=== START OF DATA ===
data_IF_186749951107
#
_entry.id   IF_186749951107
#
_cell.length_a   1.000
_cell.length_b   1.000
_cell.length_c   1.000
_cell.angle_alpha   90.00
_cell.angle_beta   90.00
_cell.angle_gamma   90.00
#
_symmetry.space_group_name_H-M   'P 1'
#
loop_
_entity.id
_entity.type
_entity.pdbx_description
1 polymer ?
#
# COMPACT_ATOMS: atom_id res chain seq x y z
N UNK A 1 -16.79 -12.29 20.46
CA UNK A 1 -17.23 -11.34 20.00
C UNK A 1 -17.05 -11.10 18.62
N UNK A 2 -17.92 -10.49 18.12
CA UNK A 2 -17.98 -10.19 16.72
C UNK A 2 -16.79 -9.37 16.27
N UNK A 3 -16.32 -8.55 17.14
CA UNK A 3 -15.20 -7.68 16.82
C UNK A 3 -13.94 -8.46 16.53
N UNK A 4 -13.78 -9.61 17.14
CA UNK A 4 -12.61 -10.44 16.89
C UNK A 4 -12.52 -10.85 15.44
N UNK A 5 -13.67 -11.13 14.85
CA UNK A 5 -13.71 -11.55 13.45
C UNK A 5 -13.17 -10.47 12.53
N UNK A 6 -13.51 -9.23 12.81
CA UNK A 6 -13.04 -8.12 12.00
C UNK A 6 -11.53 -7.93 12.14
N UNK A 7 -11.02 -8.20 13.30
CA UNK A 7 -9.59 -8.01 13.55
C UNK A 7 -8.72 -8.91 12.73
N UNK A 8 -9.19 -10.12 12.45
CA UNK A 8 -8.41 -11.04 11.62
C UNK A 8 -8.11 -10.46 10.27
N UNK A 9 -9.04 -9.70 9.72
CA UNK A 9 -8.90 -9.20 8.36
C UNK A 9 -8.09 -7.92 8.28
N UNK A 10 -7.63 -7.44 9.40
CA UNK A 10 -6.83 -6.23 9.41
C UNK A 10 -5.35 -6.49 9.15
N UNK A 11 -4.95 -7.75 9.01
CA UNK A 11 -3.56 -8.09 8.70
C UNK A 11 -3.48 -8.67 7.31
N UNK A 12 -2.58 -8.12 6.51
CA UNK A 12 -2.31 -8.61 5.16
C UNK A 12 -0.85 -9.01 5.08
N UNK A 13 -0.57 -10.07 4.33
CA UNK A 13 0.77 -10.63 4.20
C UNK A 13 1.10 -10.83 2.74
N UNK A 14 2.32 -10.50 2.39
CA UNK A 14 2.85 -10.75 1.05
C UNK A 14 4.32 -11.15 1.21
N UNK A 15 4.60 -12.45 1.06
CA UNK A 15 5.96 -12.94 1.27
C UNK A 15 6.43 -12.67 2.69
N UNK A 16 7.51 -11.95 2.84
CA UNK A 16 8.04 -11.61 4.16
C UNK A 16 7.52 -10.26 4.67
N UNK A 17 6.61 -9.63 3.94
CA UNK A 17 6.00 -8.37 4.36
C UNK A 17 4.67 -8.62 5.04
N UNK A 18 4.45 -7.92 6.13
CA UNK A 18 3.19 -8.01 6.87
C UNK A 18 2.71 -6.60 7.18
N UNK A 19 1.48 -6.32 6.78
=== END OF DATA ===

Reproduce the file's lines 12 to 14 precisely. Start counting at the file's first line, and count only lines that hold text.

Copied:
_symmetry.space_group_name_H-M   'P 1'
#
loop_